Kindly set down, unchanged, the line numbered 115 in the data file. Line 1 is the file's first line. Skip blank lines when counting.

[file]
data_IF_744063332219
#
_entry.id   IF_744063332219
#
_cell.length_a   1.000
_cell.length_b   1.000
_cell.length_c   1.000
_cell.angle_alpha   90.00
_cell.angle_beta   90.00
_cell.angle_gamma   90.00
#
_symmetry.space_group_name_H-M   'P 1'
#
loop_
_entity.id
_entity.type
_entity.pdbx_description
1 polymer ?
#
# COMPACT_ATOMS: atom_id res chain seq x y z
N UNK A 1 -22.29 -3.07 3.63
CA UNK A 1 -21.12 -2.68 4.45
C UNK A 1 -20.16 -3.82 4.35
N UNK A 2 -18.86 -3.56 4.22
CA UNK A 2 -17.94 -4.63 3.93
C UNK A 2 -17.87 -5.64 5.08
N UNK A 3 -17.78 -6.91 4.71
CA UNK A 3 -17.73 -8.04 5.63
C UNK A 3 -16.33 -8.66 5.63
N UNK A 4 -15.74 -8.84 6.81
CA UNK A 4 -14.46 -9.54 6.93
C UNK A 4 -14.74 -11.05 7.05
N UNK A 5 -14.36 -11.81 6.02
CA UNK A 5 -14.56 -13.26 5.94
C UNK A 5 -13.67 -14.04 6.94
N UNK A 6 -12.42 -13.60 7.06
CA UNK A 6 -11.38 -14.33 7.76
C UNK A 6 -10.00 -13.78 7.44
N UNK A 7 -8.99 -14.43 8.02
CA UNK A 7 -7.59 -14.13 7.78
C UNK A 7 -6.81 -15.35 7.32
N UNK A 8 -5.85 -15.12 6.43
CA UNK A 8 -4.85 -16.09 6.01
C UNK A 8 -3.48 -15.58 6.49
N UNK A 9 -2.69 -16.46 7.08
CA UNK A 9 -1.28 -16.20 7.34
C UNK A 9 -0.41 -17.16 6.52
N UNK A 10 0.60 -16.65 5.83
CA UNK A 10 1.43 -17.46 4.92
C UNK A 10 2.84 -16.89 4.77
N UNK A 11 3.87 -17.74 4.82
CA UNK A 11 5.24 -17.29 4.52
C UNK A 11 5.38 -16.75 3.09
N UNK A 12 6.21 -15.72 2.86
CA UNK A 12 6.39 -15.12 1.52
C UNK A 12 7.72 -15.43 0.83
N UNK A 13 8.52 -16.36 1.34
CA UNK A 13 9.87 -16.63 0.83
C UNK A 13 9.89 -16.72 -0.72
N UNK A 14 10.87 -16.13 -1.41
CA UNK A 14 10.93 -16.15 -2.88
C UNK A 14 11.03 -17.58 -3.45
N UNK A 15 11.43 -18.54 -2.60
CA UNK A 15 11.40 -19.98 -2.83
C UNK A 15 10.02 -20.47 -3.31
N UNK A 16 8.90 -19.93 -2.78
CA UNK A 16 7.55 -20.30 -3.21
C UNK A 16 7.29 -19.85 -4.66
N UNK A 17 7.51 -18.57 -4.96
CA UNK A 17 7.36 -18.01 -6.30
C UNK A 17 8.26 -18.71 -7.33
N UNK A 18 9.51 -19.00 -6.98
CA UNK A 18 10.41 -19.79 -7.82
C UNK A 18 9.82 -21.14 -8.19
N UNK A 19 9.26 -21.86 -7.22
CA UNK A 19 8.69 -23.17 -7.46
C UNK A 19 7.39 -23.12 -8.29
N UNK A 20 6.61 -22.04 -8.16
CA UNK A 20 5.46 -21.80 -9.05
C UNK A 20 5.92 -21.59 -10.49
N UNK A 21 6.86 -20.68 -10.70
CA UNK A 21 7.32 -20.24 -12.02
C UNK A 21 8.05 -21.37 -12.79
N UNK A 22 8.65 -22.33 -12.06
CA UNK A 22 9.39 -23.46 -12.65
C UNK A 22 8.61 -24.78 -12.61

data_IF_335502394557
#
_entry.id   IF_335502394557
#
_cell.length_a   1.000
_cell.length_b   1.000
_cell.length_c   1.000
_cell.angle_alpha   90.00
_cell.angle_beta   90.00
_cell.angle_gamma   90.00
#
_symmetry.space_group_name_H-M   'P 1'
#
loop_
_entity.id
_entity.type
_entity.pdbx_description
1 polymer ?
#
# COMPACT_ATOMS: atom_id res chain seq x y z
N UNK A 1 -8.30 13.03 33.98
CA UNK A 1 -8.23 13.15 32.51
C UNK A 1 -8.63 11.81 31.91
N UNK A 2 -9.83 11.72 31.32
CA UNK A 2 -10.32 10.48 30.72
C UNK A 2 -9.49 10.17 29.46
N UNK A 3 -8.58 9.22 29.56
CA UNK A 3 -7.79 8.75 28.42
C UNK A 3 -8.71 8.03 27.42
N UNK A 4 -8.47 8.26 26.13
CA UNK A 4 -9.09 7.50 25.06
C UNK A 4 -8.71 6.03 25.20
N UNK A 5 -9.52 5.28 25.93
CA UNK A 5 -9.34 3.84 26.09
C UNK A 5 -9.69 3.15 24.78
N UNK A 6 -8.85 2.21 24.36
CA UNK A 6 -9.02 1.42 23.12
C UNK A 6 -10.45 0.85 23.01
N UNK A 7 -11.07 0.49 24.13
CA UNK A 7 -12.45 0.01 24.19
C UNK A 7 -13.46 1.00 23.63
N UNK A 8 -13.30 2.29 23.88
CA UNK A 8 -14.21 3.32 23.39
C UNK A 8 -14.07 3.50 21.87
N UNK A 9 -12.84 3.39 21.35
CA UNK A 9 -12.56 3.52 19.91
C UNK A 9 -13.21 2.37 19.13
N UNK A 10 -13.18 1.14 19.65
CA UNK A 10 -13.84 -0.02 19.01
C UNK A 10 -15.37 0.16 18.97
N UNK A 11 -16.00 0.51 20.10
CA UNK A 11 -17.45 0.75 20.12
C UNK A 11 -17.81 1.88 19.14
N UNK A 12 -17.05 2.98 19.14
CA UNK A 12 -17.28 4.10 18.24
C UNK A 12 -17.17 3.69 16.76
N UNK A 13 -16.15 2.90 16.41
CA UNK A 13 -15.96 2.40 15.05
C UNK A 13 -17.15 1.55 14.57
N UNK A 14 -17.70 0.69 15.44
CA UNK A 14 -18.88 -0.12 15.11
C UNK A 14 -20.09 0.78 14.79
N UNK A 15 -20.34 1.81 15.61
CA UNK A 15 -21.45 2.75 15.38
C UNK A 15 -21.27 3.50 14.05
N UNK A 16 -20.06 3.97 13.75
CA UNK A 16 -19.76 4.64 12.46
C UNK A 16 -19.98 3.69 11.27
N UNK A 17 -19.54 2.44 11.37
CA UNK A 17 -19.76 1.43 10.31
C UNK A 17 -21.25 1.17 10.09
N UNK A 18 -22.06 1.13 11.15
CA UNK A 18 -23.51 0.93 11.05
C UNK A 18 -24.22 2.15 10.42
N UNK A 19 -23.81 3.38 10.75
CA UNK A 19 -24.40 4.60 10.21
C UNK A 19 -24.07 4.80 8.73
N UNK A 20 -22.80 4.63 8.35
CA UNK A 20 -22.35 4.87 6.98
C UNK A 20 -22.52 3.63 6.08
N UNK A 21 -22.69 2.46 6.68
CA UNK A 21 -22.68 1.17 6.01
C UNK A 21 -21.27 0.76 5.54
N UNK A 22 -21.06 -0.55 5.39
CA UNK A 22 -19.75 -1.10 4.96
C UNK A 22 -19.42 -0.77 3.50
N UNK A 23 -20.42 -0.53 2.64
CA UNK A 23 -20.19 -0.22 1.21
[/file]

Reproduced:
C UNK A 3 -8.71 8.03 27.42